Difference Between Soldering and Brazing

Main Difference – Soldering vs Brazing

Both soldering and brazing are types of metal joining processes where a filler material is fused and applied to the joint between metal objects to unite them without heating the objects to the melting point. However, the two metal parts involved are not melted in the process as opposed to welding, and only the filter material gets melted in between. These two processes differ from each other due to the temperatures they use. Therefore the main difference between soldering and brazing is, soldering happens at a lower temperature while brazing takes place at a high temperature.

What is Soldering

As mentioned above, this is a method that is used to join metal parts together by using another metal which is melted in between. The metal that is melted is called the ‘filler metal’ or the solder. The filler metal usually has a lower melting point than the metals to be joined. It is common to use an alloy as the filler material. The most used alloy is made of a eutectic mix of tin and lead. This is almost a 60:40 mix respectively.

Soldering is used when it is not necessary for the metals to be joined tightly. The soldering temperature is around 400°C. Soldering can be divided into three main sections; Soft Soldering, Silver Soldering, and Brazing. The tin-lead alloy is commonly used for soft soldering whereas silver soldering uses a silver alloy and brazing uses a brass alloy. The metals selected as the filler depends on conditions used for each type of soldering. Silver soldering and brazing use higher temperatures compared to  soft soldering. The process of melting the filler material between the metals parts to be joined is called ‘wetting’. This metal, once cooled, stays at the joint under tensile strength.Difference between Soldering and Brazing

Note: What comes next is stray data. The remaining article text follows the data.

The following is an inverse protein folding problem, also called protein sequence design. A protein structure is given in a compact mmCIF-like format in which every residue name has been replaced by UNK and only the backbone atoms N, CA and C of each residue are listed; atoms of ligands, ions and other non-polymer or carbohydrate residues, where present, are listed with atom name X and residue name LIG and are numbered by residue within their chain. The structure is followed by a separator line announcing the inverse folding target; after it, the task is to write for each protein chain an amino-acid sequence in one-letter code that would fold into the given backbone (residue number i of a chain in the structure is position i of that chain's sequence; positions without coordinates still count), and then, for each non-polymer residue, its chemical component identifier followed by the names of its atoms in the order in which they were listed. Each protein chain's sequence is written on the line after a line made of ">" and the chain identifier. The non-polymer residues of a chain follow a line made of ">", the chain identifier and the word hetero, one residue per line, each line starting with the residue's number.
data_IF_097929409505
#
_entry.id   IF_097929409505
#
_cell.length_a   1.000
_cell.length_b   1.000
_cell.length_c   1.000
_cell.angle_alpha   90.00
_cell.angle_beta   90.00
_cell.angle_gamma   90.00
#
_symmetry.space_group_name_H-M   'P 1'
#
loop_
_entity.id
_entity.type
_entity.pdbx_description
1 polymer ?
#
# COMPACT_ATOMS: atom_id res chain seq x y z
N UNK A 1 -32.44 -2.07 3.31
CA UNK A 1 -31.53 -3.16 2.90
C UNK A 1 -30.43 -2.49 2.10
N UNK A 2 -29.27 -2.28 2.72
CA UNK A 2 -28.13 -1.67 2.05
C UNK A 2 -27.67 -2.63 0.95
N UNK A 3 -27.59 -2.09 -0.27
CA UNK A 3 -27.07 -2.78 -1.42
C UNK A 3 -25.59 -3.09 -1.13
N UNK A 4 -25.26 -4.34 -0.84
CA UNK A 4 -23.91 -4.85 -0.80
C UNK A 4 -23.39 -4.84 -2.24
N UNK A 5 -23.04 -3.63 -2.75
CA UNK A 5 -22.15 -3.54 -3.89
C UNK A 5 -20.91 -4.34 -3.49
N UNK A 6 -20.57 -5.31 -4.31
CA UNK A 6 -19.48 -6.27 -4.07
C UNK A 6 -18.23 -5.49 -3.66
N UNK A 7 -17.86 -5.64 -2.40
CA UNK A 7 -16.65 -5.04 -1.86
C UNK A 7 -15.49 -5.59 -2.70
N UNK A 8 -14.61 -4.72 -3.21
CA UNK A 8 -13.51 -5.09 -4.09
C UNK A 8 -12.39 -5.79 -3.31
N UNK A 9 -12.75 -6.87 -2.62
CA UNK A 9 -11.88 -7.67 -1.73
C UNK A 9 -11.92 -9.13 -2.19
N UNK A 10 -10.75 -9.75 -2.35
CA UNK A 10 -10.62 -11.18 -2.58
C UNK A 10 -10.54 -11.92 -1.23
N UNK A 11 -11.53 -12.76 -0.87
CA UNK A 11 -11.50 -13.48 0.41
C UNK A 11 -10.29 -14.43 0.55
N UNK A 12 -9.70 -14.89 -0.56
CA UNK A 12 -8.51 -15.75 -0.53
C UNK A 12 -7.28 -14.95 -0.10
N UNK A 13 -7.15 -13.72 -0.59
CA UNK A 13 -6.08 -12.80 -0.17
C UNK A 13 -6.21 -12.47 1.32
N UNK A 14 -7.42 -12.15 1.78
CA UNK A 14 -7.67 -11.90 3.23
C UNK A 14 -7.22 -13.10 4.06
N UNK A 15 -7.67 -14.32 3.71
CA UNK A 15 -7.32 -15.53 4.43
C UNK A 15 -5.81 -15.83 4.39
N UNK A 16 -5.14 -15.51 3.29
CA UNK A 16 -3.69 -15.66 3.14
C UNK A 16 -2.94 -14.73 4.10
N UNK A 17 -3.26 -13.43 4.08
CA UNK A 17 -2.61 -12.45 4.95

What is Brazing

This is a type of soldering process where a melted metal is used to join two or more metal parts together. It usually occurs at a higher temperature than soldering, which is above 450°C. In addition, the gap between the two metal parts is generally a lot smaller in the case of brazing than in soldering. Brass alloys are the most common filler metal used in brazing. However, various other kinds of alloys such as Silver-Copper and Silver-Zinc alloys are becoming popular for brazing. These filler material flow over the joint when melted (wetting process) and upon being cooled they get harder by creating a fix between the metal parts that were to be joined.

Brazing requires high temperatures and if the filler is surrounded by air, the metals will tend to oxidize. Therefore, brazing is generally done under another atmosphere other than air. A common type of artificial atmosphere used is; combusted fuel gas. Torch brazing, furnace brazing, induction brazing, dip brazing etc are few of various types of brazing that exist.Main Difference - Soldering vs Brazing

Difference Between Soldering and Brazing


Soldering is a metal-joining process where the melting temperature of the filler metal is relatively low.

Brazing is a metal-joining process where the melting temperature of the filler metal is usually above 450°C. 

Type of filler metal used

The most common type of filler metal used in soldering is a 60:40 tin: lead alloy.

Brass alloys are commonly used in brazing.

Process temperature

Soldering occurs at temperatures around 400°C.

Brazing occurs at temperatures above 450°C.

Gap between metals to be joined

When the gap between the metals parts is not a fine gap, soldering can be used.

Brazing is used to cover a fine gap between the metal parts to be joined.

Fitting strength

Soldering is a softer metal-joining process where the metals parts are not held very tightly.

Brazing creates a tight fit between the metal parts joined.Difference Between Soldering and Brazing- infographic

Image Courtesy:

“Brazing practice” by Mass Communication Specialist Seaman Whitfield M. Palmer (Public Domain) via Commons 

“Soldering-PCB-a” by Tlapicka – own work, vlastní dílo. (CC BY-SA 3.0) via Wikimedia Commons

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